Several dozen Prince Albert residents were abducted and imprisoned Thursday on trumped-up charges. Fortunately, it was for a good cause.
© Herald photo by Matt Gardner
Victoria Hospital nursing unit manager of surgery Sheila Cooper was just one of many P.A. residents put behind bars for Jail-N-Bail, a fun event sponsored by the Canadian Cancer Society to raise money for cancer research. Her “crime”? Denying too many vacation requests.
The Canadian Cancer Society held its 23rd Annual Jail-N-Bail at the Gateway Mall from 9 a.m. to 4:30 p.m. Individuals delighted in throwing their bosses, spouses, friends or family members behind bars and obliging them to raise money for “bail” that would go toward the battle against cancer.
“It’s a fun way to raise money,” Canadian Cancer Society unit manager Charlene Bernard said. “We have a lot of laughs with it. It’s kind of like (people) having a little prank on their friends. When people call in to get them arrested, they usually have silly charges, like ‘Works too hard,’ or one this morning was, ‘They wouldn’t eat a cupcake.’”
“Accusers” dialed a special number to order someone’s arrest. A team of “arrest officers” would later show up at the person’s home or workplace, announce the charges and whisk them away in handcuffs.
Upon arrival at the mall, the accused would be brought before a celebrity judge who would examine the charges and requested bail amount before passing a sentence and setting bail. The new jailbird then had to phone up family and friends and raise enough money to meet “bail” and be released.
All participation was voluntary and no one was kept against their wishes, but most prisoners were game for the challenge.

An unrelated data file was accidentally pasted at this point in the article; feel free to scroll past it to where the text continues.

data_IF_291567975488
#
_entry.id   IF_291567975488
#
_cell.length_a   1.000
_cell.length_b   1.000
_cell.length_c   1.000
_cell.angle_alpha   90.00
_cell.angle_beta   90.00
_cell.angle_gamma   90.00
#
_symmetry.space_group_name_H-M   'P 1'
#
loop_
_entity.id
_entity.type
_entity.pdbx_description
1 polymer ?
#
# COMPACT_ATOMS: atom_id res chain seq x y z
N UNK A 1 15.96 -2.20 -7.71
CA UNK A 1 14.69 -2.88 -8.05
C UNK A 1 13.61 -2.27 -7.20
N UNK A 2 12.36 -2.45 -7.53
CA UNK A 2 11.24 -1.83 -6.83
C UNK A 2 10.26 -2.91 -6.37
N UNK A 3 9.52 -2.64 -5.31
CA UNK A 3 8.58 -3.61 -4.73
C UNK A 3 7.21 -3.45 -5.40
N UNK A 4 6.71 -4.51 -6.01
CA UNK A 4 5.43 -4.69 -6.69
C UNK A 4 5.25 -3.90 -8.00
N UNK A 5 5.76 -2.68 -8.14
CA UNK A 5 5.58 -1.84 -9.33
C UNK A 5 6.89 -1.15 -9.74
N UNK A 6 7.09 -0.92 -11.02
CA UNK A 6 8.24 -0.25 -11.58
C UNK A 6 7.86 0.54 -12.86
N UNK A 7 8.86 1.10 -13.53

“It’s all about having fun,” Bernard said. “And I’ll tell you, some people, when they first come here they’re a little intimidated. But I think people enjoy making the phone calls to their loved ones saying, ‘I’m in jail and I need bail money.’ I hear lots of people laughing.”
All proceeds from the event went to support the work of the Canadian Cancer Society in Prince Albert and Saskatchewan, including research, patient support services, public education and advocacy. The Cancer Society had a target of $25,000 and at the time of writing appeared to be doing very well.
One prisoner who exceeded fundraising expectations was Victoria Hospital unit manager of day surgery Sheila Cooper. Accused by hospital staff of “denying too many vacation requests,” Cooper’s bail was set at $500. But with the help of two colleagues, Acute Care Services director Sharon Griffin and vice-president of Integrated Health Services Carol Gregoryk, Cooper managed to pull in almost $1,100.
My experience of prison life was awesome! These ladies are great. I should have stayed longer. Sheila Cooper
Her arrest, as with most prisoners, initially came as a surprise.
“It was quite traumatic,” Cooper said. “It was two EMS drivers. They’re like, ‘Are you Sheila?’ And I said, “Yes,” because I thought there was a problem with a transfer, and they said ‘We have to handcuff you.’ And I said, ‘What?’ … It was kind of a shocking experience. Then they explained what they were doing, and … I was good. We came down here. A little embarrassing walking through everywhere all handcuffed.”
Cooper had suspicions regarding her accuser, who turned out to be licensed practical nurse Lisa Grimes. But hospital staff said Cooper was a good sport.
“I actually missed it,” Grimes said of her boss’s arrest. “I was sitting at home laughing, looking at my clock, and then I got the texts from everybody at work telling me, ‘Good job, buddy,’ and telling me she was shocked … But I chose not to go, because I didn’t want to reveal that it was me.”
Grimes wryly suggested that Friday would be an interesting day at work. But her boss’s time in the joint may not have been as draconian as the hype suggested.
“My experience of prison life was awesome!” Cooper said. “These ladies are great. I should have stayed longer. I got Tim Horton’s, McDonald’s.”
Despite her pleasant stay and impressive fundraising efforts, “ex-con” Cooper had a playful warning for hospital staff following her release.
“They better be careful next year,” she said with a smile. “I can definitely see one of them maybe sitting behind there.”